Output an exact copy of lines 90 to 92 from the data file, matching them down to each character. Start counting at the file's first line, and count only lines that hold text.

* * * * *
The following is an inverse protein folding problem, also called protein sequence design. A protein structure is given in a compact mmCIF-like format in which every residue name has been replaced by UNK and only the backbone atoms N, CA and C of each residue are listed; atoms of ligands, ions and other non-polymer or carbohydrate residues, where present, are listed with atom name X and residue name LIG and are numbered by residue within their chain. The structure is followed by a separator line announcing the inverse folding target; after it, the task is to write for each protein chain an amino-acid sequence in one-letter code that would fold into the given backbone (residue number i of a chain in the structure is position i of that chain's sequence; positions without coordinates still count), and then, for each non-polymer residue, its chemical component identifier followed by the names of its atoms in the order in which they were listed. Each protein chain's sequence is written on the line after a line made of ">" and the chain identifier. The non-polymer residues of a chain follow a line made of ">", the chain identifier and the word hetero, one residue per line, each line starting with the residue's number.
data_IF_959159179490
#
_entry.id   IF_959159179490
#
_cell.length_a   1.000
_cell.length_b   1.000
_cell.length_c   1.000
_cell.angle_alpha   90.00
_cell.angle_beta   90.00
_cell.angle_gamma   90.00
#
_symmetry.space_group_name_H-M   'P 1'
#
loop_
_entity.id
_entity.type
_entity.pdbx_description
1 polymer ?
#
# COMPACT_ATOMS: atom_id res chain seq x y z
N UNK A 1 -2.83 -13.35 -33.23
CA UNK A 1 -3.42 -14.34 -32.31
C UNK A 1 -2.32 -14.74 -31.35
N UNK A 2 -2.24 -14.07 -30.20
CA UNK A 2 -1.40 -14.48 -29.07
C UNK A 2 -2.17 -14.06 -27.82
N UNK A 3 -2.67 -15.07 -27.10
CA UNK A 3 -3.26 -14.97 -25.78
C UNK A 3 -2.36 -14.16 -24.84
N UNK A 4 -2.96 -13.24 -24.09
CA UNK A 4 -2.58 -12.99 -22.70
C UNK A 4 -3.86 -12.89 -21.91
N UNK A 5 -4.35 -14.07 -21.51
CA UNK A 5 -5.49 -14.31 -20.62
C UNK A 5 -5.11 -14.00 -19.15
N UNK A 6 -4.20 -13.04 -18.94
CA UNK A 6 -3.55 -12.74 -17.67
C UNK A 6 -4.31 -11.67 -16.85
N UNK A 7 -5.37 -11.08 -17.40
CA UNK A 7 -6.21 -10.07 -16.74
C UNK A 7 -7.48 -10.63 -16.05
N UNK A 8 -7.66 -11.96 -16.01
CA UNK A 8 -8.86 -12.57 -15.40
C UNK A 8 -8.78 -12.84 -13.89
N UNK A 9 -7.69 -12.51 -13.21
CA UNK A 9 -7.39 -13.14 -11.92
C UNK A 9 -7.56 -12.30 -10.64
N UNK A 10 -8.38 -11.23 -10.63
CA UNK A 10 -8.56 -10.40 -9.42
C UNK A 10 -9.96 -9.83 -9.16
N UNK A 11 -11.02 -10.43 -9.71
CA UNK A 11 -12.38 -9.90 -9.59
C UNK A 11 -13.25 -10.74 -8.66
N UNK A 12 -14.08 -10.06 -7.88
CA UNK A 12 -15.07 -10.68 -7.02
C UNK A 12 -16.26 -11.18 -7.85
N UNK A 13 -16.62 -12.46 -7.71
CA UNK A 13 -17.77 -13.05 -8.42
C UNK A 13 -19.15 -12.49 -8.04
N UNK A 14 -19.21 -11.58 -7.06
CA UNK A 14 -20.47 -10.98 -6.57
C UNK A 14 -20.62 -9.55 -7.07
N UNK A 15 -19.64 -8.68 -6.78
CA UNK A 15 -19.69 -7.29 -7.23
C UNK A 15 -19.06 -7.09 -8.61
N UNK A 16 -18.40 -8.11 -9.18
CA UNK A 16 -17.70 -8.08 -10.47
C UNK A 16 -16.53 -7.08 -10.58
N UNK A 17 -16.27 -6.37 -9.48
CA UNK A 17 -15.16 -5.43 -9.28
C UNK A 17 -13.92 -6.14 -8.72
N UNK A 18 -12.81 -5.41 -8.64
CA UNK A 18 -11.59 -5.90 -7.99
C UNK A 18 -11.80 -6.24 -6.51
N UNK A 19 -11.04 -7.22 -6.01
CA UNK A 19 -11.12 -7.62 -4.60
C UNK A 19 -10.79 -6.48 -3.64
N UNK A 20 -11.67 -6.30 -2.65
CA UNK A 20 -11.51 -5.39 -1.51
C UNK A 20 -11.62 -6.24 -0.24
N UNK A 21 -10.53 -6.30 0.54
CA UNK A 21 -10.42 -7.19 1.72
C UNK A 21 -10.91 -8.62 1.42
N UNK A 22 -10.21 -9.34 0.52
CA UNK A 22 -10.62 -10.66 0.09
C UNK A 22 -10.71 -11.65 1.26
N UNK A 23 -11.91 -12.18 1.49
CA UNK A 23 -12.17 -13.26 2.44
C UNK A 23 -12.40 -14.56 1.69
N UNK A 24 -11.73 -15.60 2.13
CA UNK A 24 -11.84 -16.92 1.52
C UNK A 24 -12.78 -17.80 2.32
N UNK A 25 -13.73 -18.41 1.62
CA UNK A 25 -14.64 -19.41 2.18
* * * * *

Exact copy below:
C UNK A 23 -12.40 -14.56 1.69
N UNK A 24 -11.73 -15.60 2.13
CA UNK A 24 -11.84 -16.92 1.52